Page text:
Safety on jobsites is the first thing that must be ensured on any kind of construction project, but never more so than when heavy machinery and equipment are being used alongside workers on the ground. Because of this need, safety managers have increasing numbers of new tools to enhance their safety plans and help better protect employees.
Advancements in sensors, radar systems, cameras and autonomous technologies are improving risk detection capabilities and, therefore, the overall safety of the jobsite.
However, to develop a successful safety plan, managers must be able to identify where hazards are likely to occur and how to overcome them. This data can be challenging to obtain without the correct digital infrastructure. Accidents and near-misses provide key insights for safety planners to put in place effective risk management strategies, but they are rarely reported by workers, and the heavy machinery itself can only be made more accident-proof if the most likely causes of accidents are identified.
This is where technology transformations can elevate existing safety plans. Systems that alert workers to potential dangers, improve the ability of the heavy machinery operators to sense their surroundings and collect this data for later analysis have proven highly effective in improving safety on jobsites. Incorporating this into developing safety plans can be invaluable in preventing fatalities, serious injuries and near misses.
Making Technology Part of the Uniform
Preventing accidents and near-miss incidents between heavy equipment and workers has become a focus for technology companies working in the construction sector. The primary aim is always to reduce onsite incidents that not only have, first and foremost, a huge personal cost but also a financial and reputational business cost.
Accidents involving individuals and heavy equipment are the biggest threat to workers and can have devastating results despite the best efforts of manufacturers and safety managers. Equipment of this scale will always have a blind spot, and the best way to avoid this danger is to prevent people from entering these blind spots.
One solution to combat the blind-spot risk that could reduce these accidents is using a real-time awareness and alert system. This combines a sensor tag worn by workers on the ground which communicates with receivers installed in all the machines and vehicles on the construction site. This dual system provides machine-to-people awareness with direct notifications to the heavy machinery operators through visual and audio alerts to notify them of potential risks within a configurable radius of up to 50 meters.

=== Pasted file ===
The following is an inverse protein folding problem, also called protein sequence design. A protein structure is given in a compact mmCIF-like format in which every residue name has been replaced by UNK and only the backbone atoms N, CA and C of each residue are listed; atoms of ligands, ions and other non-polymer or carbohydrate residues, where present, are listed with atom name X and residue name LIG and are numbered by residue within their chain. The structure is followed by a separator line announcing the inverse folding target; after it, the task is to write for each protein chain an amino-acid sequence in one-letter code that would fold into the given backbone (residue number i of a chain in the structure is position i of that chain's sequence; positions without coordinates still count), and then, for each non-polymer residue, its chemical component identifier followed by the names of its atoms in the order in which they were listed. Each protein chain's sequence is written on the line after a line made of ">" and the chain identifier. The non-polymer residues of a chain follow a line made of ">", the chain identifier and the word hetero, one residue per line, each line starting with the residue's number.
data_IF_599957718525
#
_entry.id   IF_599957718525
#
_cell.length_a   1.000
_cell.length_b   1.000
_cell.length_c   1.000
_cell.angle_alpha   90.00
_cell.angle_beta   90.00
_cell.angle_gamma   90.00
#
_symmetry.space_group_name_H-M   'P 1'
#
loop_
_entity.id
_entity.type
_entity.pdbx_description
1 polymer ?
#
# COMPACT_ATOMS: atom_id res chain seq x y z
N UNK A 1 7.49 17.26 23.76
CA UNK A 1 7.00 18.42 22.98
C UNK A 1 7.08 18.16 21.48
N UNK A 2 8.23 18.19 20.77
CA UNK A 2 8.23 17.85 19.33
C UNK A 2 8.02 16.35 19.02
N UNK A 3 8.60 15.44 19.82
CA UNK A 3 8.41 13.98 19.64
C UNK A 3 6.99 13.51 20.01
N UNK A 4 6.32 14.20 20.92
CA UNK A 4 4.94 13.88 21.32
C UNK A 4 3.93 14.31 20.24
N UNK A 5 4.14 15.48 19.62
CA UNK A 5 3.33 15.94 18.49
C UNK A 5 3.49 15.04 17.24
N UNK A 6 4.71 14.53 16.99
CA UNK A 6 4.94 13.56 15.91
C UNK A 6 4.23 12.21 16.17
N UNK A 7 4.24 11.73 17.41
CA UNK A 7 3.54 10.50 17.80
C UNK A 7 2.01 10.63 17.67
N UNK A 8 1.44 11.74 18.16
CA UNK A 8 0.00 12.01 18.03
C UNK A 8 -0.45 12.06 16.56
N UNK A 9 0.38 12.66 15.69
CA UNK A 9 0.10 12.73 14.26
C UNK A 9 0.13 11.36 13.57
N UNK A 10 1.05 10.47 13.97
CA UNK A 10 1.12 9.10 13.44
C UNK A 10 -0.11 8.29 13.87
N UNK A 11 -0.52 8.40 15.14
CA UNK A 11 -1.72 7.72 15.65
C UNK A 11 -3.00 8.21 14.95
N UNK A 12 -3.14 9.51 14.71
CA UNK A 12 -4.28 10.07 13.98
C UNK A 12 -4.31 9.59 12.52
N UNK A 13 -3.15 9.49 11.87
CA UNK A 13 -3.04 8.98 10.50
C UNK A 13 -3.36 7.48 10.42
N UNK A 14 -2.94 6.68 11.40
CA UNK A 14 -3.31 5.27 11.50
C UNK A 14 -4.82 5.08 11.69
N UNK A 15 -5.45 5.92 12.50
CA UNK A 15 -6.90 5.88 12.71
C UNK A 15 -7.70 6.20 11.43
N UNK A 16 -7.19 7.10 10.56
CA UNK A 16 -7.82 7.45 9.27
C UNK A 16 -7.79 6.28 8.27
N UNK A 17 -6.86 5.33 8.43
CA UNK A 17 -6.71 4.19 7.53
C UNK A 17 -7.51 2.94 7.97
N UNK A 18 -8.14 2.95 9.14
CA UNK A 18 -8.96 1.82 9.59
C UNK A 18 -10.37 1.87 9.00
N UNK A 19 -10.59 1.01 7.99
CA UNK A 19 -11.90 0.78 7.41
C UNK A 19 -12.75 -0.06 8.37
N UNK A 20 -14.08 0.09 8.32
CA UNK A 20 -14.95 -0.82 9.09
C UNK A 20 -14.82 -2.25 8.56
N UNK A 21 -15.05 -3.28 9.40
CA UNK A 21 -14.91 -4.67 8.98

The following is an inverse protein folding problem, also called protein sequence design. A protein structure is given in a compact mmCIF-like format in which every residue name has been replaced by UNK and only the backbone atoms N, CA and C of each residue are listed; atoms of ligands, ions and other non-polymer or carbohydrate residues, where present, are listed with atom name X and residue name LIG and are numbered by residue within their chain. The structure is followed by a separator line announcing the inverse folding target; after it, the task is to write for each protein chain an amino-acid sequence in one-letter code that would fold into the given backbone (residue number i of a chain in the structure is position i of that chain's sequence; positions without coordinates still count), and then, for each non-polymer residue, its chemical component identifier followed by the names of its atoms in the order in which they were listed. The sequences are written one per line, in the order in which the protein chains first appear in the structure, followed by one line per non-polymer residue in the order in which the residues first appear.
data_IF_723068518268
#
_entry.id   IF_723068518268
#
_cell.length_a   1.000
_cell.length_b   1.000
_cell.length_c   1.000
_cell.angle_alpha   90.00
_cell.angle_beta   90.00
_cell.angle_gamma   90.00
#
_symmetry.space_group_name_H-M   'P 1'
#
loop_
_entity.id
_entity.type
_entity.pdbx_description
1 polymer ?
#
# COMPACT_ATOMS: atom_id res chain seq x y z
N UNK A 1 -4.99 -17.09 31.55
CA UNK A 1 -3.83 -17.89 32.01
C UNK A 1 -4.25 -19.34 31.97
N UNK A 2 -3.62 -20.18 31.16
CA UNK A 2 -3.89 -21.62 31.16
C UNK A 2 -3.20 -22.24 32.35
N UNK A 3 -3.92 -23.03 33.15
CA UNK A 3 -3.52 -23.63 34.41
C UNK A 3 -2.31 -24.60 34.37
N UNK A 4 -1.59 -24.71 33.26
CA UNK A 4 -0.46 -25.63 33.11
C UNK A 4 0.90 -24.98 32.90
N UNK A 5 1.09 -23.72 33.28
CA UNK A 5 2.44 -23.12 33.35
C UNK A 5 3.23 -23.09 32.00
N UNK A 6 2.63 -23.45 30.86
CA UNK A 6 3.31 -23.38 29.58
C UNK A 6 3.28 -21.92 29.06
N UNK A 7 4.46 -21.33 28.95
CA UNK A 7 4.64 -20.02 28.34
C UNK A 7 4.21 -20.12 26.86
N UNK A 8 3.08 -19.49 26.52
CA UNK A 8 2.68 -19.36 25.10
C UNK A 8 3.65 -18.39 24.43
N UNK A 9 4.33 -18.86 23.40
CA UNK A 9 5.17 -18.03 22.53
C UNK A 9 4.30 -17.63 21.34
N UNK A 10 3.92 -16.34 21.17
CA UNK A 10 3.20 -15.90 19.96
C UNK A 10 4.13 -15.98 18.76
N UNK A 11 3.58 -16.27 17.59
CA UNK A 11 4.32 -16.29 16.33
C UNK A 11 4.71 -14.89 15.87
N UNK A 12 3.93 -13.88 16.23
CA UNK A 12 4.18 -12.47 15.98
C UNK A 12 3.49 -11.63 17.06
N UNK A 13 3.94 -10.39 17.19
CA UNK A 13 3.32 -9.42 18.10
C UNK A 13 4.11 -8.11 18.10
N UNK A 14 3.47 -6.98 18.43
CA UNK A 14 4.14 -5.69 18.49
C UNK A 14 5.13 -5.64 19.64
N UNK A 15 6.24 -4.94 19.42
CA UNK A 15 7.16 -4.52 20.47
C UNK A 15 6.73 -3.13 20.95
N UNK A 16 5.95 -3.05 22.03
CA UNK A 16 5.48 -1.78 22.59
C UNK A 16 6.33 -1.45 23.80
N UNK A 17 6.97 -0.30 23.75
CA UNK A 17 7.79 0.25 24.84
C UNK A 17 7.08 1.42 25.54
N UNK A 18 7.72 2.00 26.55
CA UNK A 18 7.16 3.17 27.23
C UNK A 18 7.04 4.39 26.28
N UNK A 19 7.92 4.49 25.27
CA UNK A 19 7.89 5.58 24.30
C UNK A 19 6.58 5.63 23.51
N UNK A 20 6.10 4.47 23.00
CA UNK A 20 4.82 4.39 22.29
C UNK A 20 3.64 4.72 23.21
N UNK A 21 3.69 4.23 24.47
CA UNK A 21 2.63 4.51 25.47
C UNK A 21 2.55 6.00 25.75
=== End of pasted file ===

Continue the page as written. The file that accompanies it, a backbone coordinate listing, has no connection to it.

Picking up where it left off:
On the ground level, wearable tags also have a panic button that can be pushed if the wearer is in distress, alerting all machines in range that something is wrong and work as usual must stop. Systems can also be configured to indicate no-go zones on the jobsite to alert operators that their machine is nearing an area they should avoid, for example, because it is guaranteed that a lot of people will be in that space throughout the construction project. As an additional preventive measure, if physical obstacles are onsite, such as potholes or tree trunks, these can be programmed into the system, ensuring that personnel are alerted to their presence and can avoid them.
Harnessing Data for Future Safety
As well as minimizing immediate risk, technology transformations in construction also help managers improve safety in the long term by collecting the data generated by wearable tags and machine-mounted equipment. This can provide insights into incidents that go unreported, such as near misses, giving planners further opportunities to elevate their safety plan and improve their site’s safety culture.
With a logging system that can record long periods of movement, capturing position, speed, headings and alarms, this data provides a valuable snapshot into work behaviors and shows where the largest concentration of alarms are occurring on a site. This information may prompt procedural changes. All these data points can help companies evaluate and improve safety procedures.